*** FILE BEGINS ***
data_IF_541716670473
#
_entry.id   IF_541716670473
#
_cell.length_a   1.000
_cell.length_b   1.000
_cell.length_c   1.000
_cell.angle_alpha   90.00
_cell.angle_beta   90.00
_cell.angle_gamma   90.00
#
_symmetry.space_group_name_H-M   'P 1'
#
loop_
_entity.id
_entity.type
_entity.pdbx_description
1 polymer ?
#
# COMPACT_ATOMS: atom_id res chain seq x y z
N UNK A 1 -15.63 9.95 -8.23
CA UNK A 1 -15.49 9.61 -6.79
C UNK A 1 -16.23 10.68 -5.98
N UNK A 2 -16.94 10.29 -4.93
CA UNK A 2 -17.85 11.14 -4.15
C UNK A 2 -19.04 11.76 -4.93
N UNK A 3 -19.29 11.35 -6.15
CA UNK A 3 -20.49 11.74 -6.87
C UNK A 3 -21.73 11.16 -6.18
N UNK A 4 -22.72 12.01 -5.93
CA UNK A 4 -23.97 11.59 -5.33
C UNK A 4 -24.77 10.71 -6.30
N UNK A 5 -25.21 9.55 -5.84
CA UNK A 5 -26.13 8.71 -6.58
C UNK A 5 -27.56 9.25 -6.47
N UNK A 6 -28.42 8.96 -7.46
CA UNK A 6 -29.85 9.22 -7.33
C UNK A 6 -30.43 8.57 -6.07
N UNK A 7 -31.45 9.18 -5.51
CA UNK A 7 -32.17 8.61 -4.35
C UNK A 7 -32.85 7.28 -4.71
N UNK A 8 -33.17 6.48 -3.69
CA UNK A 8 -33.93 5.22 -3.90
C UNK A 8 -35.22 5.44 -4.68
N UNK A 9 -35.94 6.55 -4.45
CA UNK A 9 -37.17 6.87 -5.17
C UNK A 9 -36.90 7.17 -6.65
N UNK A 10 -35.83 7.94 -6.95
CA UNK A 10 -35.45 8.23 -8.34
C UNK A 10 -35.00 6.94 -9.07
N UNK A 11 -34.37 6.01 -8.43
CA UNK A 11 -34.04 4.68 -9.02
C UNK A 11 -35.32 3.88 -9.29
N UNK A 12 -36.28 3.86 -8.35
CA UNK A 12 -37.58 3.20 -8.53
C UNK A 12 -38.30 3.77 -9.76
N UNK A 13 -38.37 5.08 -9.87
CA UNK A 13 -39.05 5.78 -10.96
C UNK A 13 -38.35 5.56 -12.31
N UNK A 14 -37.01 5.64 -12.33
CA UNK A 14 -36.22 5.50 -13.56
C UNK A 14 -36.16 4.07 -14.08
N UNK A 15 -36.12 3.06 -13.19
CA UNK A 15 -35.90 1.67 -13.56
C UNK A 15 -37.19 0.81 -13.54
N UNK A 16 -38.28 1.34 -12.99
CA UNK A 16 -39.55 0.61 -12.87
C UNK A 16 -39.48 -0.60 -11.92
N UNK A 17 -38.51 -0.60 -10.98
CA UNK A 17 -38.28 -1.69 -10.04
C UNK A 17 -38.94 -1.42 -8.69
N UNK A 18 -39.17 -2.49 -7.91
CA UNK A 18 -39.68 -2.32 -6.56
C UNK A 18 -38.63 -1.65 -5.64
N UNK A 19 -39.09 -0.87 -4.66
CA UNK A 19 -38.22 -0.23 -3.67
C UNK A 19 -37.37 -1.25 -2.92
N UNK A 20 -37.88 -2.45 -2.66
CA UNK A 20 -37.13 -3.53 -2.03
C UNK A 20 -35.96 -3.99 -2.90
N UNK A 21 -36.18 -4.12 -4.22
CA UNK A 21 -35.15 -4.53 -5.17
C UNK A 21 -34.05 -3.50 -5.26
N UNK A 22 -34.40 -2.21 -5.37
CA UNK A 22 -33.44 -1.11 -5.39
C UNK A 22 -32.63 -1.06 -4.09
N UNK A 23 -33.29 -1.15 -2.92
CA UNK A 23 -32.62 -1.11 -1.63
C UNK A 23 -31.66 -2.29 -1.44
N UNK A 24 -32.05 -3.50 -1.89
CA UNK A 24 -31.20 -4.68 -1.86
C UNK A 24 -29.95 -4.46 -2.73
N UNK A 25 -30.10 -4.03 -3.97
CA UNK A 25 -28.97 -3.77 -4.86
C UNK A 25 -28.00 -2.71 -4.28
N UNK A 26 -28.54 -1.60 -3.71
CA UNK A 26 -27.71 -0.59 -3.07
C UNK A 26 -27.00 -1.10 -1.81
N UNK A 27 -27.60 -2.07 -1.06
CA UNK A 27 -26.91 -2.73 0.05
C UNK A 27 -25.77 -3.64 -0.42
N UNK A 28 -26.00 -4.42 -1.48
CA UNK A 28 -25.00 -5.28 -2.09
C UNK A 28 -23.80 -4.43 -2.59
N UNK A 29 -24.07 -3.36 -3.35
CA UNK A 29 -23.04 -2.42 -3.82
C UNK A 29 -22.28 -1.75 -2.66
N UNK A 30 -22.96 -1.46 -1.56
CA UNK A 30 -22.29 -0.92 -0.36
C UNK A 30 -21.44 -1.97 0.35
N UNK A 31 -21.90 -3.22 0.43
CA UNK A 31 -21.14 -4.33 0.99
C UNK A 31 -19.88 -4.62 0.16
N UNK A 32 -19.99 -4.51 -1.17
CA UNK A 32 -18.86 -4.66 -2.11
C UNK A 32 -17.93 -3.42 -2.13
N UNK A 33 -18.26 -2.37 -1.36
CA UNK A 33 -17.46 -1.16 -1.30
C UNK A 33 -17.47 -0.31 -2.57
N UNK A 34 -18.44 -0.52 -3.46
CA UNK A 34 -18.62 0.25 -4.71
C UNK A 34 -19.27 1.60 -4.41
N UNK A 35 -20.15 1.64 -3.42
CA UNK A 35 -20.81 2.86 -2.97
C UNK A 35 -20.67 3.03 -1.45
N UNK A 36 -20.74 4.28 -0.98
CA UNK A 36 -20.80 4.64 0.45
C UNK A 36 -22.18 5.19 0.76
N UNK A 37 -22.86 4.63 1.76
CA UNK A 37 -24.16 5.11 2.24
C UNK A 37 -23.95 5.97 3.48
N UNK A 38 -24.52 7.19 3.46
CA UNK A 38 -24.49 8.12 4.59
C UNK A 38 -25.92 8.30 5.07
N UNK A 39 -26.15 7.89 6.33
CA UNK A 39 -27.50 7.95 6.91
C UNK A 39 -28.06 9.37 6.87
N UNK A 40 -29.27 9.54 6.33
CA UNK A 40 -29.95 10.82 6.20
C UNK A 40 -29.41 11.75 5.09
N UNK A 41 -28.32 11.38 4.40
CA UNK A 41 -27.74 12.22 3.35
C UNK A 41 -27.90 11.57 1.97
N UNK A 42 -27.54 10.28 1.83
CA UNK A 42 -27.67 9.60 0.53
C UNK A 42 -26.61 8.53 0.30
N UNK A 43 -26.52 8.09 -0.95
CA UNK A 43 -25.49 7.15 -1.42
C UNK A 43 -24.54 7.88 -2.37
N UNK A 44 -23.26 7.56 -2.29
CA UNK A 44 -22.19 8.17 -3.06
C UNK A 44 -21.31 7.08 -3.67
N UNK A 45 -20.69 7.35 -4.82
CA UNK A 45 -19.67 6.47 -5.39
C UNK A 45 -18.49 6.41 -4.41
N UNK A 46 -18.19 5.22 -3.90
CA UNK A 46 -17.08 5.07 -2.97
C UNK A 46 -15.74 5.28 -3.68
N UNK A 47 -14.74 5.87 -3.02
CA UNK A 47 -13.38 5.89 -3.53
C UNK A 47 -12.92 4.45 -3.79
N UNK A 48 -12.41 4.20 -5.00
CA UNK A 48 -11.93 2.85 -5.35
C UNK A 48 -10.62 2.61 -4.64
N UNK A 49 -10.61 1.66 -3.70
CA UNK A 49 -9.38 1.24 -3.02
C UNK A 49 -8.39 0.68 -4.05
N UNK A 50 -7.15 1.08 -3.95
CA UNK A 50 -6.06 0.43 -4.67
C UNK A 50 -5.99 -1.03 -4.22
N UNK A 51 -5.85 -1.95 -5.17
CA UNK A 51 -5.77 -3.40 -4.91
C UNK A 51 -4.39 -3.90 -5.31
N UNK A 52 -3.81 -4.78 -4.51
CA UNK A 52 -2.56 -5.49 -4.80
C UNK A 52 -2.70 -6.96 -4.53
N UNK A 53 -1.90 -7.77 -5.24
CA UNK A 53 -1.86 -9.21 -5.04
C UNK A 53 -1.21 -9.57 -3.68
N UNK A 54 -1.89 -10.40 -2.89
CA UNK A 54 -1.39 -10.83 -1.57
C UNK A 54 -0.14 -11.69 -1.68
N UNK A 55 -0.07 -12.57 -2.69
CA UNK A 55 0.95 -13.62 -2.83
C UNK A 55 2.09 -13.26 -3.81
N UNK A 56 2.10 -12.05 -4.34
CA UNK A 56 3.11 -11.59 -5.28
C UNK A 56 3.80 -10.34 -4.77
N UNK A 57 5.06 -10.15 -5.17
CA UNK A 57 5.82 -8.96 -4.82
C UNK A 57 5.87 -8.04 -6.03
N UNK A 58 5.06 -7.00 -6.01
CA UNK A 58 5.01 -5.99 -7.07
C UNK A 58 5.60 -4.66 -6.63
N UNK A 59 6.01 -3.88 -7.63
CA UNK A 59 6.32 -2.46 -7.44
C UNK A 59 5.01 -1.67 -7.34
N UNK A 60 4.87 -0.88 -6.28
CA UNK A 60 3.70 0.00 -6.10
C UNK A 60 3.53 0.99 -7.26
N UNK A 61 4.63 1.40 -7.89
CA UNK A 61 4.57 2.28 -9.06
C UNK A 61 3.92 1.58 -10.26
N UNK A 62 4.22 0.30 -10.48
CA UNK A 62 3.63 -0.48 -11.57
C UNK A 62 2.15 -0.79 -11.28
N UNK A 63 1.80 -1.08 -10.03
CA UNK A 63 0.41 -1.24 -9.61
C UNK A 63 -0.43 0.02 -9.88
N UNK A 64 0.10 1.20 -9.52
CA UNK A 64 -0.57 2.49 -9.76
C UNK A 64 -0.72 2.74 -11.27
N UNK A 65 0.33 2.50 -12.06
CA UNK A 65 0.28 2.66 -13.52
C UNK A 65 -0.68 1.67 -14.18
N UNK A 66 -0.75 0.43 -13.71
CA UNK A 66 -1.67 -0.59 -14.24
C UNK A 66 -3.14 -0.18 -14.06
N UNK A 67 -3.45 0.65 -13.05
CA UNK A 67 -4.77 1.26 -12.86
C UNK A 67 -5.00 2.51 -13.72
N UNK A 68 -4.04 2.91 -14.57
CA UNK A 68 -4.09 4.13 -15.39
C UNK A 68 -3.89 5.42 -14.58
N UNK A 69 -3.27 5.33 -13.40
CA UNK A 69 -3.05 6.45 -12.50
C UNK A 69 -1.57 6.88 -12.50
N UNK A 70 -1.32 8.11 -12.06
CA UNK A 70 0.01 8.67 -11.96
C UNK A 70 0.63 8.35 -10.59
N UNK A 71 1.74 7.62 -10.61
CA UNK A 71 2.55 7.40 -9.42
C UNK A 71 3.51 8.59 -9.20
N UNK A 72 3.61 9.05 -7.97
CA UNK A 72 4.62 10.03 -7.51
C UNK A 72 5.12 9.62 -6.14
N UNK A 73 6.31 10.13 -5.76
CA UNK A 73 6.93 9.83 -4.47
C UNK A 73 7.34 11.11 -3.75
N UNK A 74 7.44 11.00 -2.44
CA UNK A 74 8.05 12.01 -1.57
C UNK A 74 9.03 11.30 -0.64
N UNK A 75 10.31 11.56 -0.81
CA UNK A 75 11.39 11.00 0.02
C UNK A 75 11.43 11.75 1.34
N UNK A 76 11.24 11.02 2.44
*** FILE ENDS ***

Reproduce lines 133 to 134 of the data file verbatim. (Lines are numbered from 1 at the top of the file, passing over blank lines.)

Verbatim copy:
CA UNK A 38 -24.49 8.12 4.59
C UNK A 38 -25.92 8.30 5.07